Stop me if you've heard this one before.
A media company that has tangential links to the video games space wants to get into the publishing business. Oh, and they're mainly aiming to help small and mid-tier developers.
It's a pretty common tale in this day and age but yes, we have another new publisher joining the games space. This time around it's German Wild River, a renewed effort for film distributor EuroVideo Medien. For the last eight or nine years, the company - founded back in 1976 - has been distributing video games in German-speaking territories.
So it's not a stranger to the space - but EuroVideo is certainly looking to do more with this new label.
"EuroVideo decided it wanted to invest in the games market last year," newly-appointed head of games Marc Wardenga tells PCGamesInsider.biz.
"We invest in development. In a perfect world, we have public money from the government, some from the developer and our own money. That's a mix of investing in new products. That's in a perfect world, but from time to time we take the risk of 80 per cent of the development."
He continues: "EuroVideo sees potential [in the games market] at the moment. They see the potential of mobile, with the freemium business model. You can make a lot of money when you have the right products and when you have the right ideas for games. We're not focused on a special genre which we only do. We are open for each genre."
Wild River also had connections to Hollywood. Back in March 2017, German distribution firm Telepool purchased EuroVideo. That big fish was eaten by the even bigger fish of.… Hollywood duo Marc Foster and Will Smith. The former's directing credits include Quantum of Solace, World War Z, The Kite Runner and even the recently released Winnie the Pooh film Christopher Robin.
Oh, and that Will Smith is the Will Smith.
This, Wardenga believes, gives this relative newcomer to the games publishing space a definite edge.
"I like the combination of films and games. Hopefully, we'll get a first look on Hollywood projects when they have the idea for a new movie so that we are involved and can say: 'Hey, is it possible to develop also a game for this movie?'," he explains.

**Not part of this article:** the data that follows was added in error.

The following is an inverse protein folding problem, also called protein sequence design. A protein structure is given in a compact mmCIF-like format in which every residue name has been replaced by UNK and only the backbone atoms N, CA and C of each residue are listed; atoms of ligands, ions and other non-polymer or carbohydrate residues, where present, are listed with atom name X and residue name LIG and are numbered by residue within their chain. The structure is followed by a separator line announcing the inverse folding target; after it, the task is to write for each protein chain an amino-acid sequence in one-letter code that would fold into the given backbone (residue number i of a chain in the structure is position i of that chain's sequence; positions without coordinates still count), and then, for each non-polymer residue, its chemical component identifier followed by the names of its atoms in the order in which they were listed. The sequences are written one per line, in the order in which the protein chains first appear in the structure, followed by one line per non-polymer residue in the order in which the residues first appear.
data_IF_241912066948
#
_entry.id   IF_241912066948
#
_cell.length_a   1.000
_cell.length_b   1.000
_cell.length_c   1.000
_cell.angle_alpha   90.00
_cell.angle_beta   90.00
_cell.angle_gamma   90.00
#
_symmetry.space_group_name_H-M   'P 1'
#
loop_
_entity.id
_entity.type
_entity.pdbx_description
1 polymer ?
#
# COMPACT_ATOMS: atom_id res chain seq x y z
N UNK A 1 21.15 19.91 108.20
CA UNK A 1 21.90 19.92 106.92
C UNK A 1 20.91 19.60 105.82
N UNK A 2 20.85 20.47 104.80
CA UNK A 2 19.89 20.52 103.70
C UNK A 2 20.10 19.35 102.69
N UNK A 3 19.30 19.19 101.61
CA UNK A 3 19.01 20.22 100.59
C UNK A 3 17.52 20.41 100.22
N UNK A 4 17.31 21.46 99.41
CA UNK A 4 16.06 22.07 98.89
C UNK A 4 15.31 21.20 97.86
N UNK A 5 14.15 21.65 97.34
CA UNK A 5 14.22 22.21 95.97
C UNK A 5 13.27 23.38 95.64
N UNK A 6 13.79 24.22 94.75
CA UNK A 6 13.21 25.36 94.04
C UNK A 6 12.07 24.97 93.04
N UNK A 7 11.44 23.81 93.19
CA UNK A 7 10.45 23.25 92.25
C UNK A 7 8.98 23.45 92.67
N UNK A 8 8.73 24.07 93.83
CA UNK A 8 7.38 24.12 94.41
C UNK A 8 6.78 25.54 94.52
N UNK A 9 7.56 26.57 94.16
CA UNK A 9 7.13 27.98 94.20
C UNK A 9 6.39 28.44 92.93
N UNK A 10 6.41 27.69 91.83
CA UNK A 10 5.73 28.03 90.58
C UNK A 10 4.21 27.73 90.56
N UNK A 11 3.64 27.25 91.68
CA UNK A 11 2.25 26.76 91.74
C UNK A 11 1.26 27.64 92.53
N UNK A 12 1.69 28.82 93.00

"Normally, what you see is they do the film and at the end, before it comes to cinema, a marketing person says: 'Can we have a mobile app or marketing tool or something?' I hate that kind of strategy. I want to be involved from the first idea so we have enough time to develop it."
Of course, films take a year or so to make normally; with games, it's closer to three or four. Is the production time of a movie long enough to make a high-quality release?
"First you must see the story and the idea behind the project," Wardenga explains.
"The movie is a linear narration and games are interactive with different kinds of choices to play. A lot of movie licenses which become video games aren't very successful because the license costs too much money to develop on. You need to be involved early enough on projects and you can see when you discuss this with several games experts, it makes sense. We'll see. We're at the start so that's a chance we hope we'll have in the future."
When it comes to funding development, Wild River isn't in the business of putting millions into each and every project - yet, at least.
"We're not investing millions of Euros into a product; that's not our strategy," Wardenga explains.
"Games is a hit-driven business, like movies, so we have to split the risk on several projects. We work with smaller and mid-sized teams - between four and 12 people - on games. Development time is normally between nine and 12 months. At the moment we're not interested in these multi-million investments with three years of development.
"That's not part of our strategy at the moment - maybe in the future, but not at the moment. We're focused on the small and mid-sized teams and our investment is a good, low level."
Though mobile is clearly a focus for Wild River, the publisher does have a number of PC titles in the works. But, in an odd move for a games company, especially on PC, the company is still releasing its titles physically - with good reason.
"Europe is very difficult for PC retail. The PC market exists digitally, on Steam," Wardenga explains.
"We do both physical and digital - when we have publishing rights we have worldwide publishing rights for both. That's very important for us. For example, with a game like Ostwind [a horse racing title that Wardenga says is aimed at younger girls] it's a gift. Someone can buy it as a present for their children. It's better than a download code.
"80 per cent of our revenue for these comes from the retail channel; normally it's about 20 per cent, with the other 80 per cent coming from digital. For the younger target groups, it's completely different. We support retail. It still exists. It's not growing but the question is how big it is in the future."